The Grand Theatre

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Once located on St Stephen Street in Stockbridge, the Grand had many functions and leases of life in its 90-odd years. First built in 1900 as a theatre, the building was soon converted into a riding academy and then later opened up as a cinema in 1920 which could seat over 1,600 people. Some accounts even suggest that the Grand was used as a roller skating rink at some point in its early existence.

The Grand Picture House closed for good in 1960 but the building lived on, used as a restaurant, music venue and nightclub under various names. Whether you knew it as The Pentland Club and Tiffany’s, some Edinburgh locals may remember frequenting here in the ’60s, ’70s and ’80s to see acts like Little Richard, Deep Purple and Iggy Pop play live.

In 1982 the name changed again to Cinderella Rockerfella’s and was an extremely popular nightclub before sadly burning down in 1991. The 90 year old Grand Theatre building was demolished shortly afterwards in the early 1990s and a row of modern flats now stand on St Stephen Street in its place.

The Cas Rock

Another popular and more modern Edinburgh gig venue was the Cas Rock which opened in 1992, replacing the long-standing Lord Darnley pub in the West Port. Smaller (but no less talented) names of all genres would perform here, with local acts meeting, sparking up friendly rivalries and becoming pals thanks to the unique community atmosphere of the Cas Rock.

Bands like Idlewild, Mogwai and Arab Strap that have gone on to become a part of modern Scottish music history are just a few of the legendary acts who performed here in their early days. The Cas Rock closed in 2000 and less than a decade later the building had been demolished to make way for a more modern structure.

London Road Foundry

In operation from 1867 until the early ’90s, Miller & Co Foundry on London Road produced high quality metal castings on a huge scale. After closing down in 1991 the various foundry buildings slowly deteriorated until they were finally all pulled down in 1996.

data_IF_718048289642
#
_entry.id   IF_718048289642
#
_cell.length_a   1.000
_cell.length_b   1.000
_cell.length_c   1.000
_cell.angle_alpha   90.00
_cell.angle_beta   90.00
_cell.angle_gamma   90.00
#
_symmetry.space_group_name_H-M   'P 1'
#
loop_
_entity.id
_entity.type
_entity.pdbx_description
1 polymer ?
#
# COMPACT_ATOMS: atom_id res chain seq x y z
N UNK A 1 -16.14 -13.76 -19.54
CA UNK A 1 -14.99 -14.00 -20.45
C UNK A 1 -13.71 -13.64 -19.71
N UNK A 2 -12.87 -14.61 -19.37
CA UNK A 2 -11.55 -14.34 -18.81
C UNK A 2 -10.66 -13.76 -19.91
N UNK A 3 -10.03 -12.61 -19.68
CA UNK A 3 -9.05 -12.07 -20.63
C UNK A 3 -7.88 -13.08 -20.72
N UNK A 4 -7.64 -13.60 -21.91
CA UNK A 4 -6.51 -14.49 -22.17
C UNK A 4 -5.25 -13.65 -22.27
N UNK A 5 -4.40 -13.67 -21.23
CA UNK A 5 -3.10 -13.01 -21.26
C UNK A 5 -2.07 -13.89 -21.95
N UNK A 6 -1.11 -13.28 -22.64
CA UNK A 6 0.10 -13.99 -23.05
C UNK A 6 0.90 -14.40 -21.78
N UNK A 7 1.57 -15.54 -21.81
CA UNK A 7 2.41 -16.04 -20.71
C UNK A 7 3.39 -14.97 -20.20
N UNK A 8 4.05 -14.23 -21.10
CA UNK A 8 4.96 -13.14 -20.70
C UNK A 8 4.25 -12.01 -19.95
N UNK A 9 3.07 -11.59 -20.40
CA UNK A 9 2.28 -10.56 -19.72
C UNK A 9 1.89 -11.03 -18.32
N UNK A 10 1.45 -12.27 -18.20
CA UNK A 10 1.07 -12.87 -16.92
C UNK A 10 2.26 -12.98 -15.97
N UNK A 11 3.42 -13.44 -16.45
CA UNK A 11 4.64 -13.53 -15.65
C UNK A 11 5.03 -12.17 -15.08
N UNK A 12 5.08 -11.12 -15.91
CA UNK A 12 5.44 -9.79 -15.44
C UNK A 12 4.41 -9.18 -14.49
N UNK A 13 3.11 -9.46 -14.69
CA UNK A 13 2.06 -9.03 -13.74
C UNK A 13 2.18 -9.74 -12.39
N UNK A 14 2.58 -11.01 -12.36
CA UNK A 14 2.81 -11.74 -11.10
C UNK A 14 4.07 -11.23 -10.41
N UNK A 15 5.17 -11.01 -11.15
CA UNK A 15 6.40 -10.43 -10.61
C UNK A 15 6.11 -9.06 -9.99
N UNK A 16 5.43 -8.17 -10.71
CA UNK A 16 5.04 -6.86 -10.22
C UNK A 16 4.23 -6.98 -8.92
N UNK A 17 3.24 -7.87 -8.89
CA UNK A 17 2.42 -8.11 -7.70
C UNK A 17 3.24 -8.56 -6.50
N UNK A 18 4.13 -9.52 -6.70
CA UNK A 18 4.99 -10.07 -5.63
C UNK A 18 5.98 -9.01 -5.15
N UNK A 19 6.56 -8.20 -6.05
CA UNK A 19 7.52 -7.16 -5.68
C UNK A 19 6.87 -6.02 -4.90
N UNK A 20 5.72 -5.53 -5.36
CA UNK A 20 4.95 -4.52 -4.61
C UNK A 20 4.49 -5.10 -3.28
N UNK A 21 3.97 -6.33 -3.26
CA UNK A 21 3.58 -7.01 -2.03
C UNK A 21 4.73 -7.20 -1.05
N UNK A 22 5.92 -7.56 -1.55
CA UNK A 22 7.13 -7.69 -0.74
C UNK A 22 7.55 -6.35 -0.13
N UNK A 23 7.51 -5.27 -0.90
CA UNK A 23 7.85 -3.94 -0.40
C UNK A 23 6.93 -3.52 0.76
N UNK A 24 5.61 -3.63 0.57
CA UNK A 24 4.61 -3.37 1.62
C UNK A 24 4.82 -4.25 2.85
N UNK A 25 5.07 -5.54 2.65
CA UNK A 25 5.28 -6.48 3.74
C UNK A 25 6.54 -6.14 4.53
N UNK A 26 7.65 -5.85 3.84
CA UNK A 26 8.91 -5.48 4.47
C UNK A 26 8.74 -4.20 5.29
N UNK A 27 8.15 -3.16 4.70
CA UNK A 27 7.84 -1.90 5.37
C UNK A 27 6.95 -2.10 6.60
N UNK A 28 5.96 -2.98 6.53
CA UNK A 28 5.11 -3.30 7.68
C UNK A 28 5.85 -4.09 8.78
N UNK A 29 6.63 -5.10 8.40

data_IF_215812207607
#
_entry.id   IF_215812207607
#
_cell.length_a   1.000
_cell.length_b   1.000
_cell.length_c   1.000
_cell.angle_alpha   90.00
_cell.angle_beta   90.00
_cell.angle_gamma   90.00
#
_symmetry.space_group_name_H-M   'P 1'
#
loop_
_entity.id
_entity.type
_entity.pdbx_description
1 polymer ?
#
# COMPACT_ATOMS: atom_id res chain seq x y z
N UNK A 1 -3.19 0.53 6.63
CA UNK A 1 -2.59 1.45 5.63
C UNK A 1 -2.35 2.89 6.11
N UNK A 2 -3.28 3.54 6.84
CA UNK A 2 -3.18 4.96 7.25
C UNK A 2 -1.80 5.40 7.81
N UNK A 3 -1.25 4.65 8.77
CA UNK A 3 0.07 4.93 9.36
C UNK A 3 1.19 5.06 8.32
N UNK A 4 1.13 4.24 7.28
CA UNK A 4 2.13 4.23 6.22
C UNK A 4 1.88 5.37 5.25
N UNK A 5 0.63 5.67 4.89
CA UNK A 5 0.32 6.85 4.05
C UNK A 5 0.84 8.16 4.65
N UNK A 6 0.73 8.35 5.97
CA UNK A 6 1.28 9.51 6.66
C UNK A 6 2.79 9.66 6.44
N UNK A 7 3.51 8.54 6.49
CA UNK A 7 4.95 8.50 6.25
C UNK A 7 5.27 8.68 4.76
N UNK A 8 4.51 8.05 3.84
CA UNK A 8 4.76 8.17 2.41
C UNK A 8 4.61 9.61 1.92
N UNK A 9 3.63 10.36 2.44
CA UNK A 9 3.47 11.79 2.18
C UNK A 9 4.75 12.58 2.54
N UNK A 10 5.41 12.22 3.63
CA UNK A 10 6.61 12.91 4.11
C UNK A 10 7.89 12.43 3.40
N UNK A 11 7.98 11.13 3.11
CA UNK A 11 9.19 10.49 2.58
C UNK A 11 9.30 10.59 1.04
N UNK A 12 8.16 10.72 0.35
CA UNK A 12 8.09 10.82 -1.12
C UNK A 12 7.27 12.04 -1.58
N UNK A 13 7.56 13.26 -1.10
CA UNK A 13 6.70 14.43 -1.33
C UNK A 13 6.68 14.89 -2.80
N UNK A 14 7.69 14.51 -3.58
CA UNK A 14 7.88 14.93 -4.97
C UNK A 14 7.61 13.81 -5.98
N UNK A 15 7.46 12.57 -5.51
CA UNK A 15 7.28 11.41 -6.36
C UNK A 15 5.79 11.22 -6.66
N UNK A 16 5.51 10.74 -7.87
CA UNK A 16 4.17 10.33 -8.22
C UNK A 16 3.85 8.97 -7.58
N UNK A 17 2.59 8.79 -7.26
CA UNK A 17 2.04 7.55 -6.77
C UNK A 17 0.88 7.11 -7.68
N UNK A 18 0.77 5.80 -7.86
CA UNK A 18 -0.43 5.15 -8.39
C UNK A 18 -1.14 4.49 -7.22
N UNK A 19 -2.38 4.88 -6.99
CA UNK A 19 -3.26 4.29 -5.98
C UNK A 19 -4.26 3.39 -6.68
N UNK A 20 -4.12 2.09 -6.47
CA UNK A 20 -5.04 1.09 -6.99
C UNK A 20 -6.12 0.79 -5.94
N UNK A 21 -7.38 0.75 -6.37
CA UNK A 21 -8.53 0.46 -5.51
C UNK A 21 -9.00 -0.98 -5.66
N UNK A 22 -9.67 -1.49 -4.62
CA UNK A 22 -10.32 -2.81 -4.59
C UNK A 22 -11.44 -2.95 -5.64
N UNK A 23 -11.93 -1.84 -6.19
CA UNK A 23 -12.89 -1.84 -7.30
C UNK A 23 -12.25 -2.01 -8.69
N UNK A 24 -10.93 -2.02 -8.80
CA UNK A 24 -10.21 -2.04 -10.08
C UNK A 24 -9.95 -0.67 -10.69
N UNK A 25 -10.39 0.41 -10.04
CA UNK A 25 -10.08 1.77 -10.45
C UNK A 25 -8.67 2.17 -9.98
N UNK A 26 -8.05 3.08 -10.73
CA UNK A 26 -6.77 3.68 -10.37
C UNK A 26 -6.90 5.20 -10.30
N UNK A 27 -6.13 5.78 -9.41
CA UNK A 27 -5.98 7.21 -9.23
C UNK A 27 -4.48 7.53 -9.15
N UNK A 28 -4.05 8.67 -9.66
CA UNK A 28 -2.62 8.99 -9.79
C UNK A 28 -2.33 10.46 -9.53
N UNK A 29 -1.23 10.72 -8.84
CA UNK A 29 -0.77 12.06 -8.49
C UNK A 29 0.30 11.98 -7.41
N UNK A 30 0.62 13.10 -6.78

Meadowbank Retail Park now occupies the unrecognisable former Miller & Co site which opened just one year after the foundry was demolished.

Goldbergs Department Store

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Opening its doors to the public in 1960 Goldbergs in Tollcross was once a bustling department store, well ahead of its time. Part of a chain that grew from a single store in Glasgow in 1908, the grand Edinburgh shop consisted of five levels with a café, roof garden and exotic bird menagerie on the top floor.

Goldbergs mostly sold fashionable clothing, but some Edinburgh locals of a certain age may remember visiting Santa Claus there in their childhood.

Sadly – and despite dominating Edinburgh’s retail scene in the ’60s and ’70s – Goldbergs ceased trading and shut down for good in 1990. The huge and iconic building at High Riggs was demolished in 1996 and replaced with Bank of Scotland offices and modern flats.

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Main image via Getty Images